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Why this angel is not investing in social networks


I recently had the privilege of speaking at the Technology Tasmania 2010 Conference in Hobart organised by TASICT. The conference was an excellent event, with strong local support and keynote speakers from around the country and overseas.

During the final panel session, a young entrepreneur asked me an interesting question, “If Twitter hadn’t happened yet and you had the chance to invest in it at start-up, would you?”

As it turns out this is quite relevant as I did have the chance to invest in Twitter during a very early funding round through my own networks in Silicon Valley.

I turned the offer down.

Why didn’t I invest in Twitter?

First, the idea of a service that has millions of people streaming their free flow of consciousness onto the Internet in little bite size chunks held little appeal for me.

Second, the even more bizarre idea that there are millions of other people out there spending all their time reading those chunks I still find quite astonishing. (I don’t know where they all find the time!?!)

Now, in hindsight, I know that Twitter has grown well beyond these first impressions and, indeed, of all the major social networks, I suspect that Twitter has the greatest potential to monetise its millions of eyeballs profitably.

Twitter took advantage of the convergence of the Internet and mobile computing, specifically, mobile phones.

A tweet fits within the requirements of the Short Message Service (SMS) which, for many traditional telcos, has become one of their fastest growing and most profitable revenue streams. Those companies just adore the millions of customers who feel compelled to disgorge their daily lives upon the world in 140 character snippets.

Then there are those millions of folks who are busy “following” a tweeter (or ten or one hundred or many more!) and busily retweeting, so that the first SMS tweet can spawn an ever-expanding army of fee-paying repetitions like the proverbial ripples from the pebble in the pond.

These days, Twitter is building new capabilities that will empower companies to make effective use of the Twitterverse for all sorts of commercial purposes from basic word-of-mouth advertising to rapid response customer support and more esoteric fee-for-service ecommerce outcomes.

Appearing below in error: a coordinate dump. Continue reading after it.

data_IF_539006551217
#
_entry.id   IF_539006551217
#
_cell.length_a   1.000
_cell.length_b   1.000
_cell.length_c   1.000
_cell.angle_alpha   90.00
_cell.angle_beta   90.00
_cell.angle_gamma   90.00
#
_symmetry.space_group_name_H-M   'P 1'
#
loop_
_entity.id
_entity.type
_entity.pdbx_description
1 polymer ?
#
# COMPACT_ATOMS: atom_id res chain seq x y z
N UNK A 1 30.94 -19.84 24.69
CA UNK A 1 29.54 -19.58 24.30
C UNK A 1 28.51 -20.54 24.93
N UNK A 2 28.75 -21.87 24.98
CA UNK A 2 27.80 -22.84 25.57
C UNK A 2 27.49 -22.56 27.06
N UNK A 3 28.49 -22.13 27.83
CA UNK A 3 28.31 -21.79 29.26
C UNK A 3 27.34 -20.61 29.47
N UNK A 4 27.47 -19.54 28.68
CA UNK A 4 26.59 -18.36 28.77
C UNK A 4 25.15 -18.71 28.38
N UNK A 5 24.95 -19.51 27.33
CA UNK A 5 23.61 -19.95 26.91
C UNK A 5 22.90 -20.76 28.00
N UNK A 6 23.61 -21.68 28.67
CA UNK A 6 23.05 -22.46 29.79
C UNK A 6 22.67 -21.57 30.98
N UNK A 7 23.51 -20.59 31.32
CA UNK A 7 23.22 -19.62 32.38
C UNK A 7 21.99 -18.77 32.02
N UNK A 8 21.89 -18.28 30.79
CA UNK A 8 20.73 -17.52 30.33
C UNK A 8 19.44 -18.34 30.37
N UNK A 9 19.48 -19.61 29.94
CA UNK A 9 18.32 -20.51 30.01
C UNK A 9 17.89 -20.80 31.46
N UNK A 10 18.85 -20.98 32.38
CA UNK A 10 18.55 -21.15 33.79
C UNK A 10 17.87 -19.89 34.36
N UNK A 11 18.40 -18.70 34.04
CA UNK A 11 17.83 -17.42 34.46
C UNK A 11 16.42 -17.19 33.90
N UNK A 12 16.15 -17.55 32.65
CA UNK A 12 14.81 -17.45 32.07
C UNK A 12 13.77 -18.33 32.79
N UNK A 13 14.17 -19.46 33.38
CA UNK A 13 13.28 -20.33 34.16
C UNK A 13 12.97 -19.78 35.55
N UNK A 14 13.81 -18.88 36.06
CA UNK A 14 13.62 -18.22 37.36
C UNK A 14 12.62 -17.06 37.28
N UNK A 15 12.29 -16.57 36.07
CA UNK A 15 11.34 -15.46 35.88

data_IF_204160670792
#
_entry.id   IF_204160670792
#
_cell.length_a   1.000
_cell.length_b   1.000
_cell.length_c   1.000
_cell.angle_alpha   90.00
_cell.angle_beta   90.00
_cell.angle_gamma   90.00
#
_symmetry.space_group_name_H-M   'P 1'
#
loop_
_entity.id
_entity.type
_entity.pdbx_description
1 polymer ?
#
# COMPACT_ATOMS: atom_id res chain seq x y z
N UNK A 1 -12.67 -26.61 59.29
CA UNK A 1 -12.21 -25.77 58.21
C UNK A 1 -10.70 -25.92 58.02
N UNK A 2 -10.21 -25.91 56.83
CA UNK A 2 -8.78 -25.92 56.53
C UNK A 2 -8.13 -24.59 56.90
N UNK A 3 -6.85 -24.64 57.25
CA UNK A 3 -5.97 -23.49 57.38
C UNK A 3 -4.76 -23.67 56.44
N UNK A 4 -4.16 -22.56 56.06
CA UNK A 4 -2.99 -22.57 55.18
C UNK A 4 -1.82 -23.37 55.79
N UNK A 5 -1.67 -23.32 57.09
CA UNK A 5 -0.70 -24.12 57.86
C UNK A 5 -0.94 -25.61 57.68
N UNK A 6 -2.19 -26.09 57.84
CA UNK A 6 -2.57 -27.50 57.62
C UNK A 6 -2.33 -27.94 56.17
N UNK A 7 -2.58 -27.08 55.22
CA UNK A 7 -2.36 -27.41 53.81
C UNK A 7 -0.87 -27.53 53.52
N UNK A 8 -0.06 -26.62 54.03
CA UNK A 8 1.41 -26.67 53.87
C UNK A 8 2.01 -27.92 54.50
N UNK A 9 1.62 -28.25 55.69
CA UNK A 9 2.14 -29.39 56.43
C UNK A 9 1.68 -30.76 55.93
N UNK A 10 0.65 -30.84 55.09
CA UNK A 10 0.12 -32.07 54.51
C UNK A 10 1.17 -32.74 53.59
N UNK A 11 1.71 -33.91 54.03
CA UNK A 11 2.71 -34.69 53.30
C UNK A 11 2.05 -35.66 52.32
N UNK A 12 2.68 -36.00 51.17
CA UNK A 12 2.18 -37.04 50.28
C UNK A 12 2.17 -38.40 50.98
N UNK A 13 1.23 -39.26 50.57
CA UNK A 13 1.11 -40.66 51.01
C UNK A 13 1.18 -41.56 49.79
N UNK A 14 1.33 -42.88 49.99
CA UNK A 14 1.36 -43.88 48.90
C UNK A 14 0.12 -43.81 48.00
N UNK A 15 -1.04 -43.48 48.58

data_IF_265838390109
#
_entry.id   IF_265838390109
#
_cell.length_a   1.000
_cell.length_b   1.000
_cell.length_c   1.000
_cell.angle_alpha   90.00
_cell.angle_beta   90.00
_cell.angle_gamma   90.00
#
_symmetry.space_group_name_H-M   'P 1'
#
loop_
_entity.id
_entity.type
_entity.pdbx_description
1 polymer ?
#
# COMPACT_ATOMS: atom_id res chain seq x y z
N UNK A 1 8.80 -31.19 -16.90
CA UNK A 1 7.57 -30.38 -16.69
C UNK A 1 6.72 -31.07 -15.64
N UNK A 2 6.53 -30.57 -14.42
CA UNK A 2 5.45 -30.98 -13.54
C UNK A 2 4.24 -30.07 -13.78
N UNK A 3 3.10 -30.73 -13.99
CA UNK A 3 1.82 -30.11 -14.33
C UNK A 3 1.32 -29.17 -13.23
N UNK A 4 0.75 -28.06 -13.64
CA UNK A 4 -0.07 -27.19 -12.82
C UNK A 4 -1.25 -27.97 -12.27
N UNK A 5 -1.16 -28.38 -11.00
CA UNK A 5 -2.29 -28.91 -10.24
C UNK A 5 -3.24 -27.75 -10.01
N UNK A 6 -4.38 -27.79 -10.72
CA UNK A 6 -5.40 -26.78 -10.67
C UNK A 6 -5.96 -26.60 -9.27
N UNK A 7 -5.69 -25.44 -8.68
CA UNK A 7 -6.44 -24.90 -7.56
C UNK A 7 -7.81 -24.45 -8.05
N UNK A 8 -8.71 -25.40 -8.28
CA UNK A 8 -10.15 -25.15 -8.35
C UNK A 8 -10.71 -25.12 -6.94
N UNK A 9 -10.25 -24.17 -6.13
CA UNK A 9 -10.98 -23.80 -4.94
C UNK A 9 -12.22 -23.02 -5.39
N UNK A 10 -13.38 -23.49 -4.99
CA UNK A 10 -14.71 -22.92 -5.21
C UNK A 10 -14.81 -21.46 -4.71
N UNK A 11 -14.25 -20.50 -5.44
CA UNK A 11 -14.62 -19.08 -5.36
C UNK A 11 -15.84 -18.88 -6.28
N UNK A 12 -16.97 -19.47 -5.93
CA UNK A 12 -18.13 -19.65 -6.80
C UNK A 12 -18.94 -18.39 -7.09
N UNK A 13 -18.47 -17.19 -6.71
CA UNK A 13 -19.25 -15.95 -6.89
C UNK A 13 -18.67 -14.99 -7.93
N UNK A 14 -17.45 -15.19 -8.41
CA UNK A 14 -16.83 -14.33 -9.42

Having built it, they have come.

Now the folk at Twitter (and their investors) are eager to figure out how to get the cash rolling in from both customers and users.

What about MySpace, Facebook and YouTube?

The other leading social networks also came to prominence by exploiting a trend — an increase in capacity and capability of the Internet that would support stickier interactions.

MySpace and Facebook, shortly after, came to the fore when the opportunity arose to exploit first music and then photos and finally video with YouTube. These approaches made automatic allies out of the companies that get paid for moving the bits and bytes about the Internet. (The same way that Twitter attracted automatic allies.)

To be sure, there were short-term cries of anguish as the infrastructure was stressed but, the network operators all happily built out their infrastructure so those cries were more about missing out on the short-term profits than about opposing the social networks.

Investing in social networks

So, reinterpreting the question in Hobart, will we invest in any new social networking opportunity?

I still see yet another (and another and another) social network play from an Australian entrepreneur every week or two.

Sadly, these tend to be largely me-too type opportunities seeking to emulate one of the two or three major networks with some marginal wrinkle.

For me to get excited about investing and to convince my colleagues to invest, I need to see someone who is going to leverage a very real and sustainable aspect of the changes in technology and do so in a way that co-opts major companies as supporters.

That strategic synergy of making other firms more revenue and profits is essential for an enterprise that is unable to monetise its own services at the outset.

A social network that uses existing technology and simply focuses on an under-served niche market may well succeed. However, it is unlikely to produce the exponential value growth that offers the rewards to match the risk of early-stage investment.

It was a great question and triggered a convergence of my own thoughts.

As an early-stage investor for over two decades, I am inclined to seek opportunities that can make a big difference by introducing or exploiting pervasive technology. On the Internet, I prefer opportunities that have both customers and users over those that only have users.

Similarly, in digital media and software applications I like ventures that are selling a benefit driven value to customers. Advertising is a valid revenue stream but, there are very few businesses that can be born today to grow and survive exclusively on winning a large share of the advertising pie.

Australian entrepreneurs are as likely to give birth to the next Google, Twitter, or Facebook as are any other entrepreneurs. What did I learn from turning down Twitter? The companies that succeed will be the ones that offer value to both users and customers (there is a distinction) and, in doing so, create the most allies.

Jordan Green is an experienced executive, entrepreneur, engineer, venture capitalist and Angel investor. He has over twenty-eight years experience in growing and advising technology oriented companies in Australia, USA, Asia and Europe. A Silicon Valley software veteran, Jordan was a founding partner of one of the best performing venture capital fund managers in Australia, he is co-founder and Deputy Chairman of the Australian Association of Angel Investors and Jordan founded and leads Melbourne Angels Inc.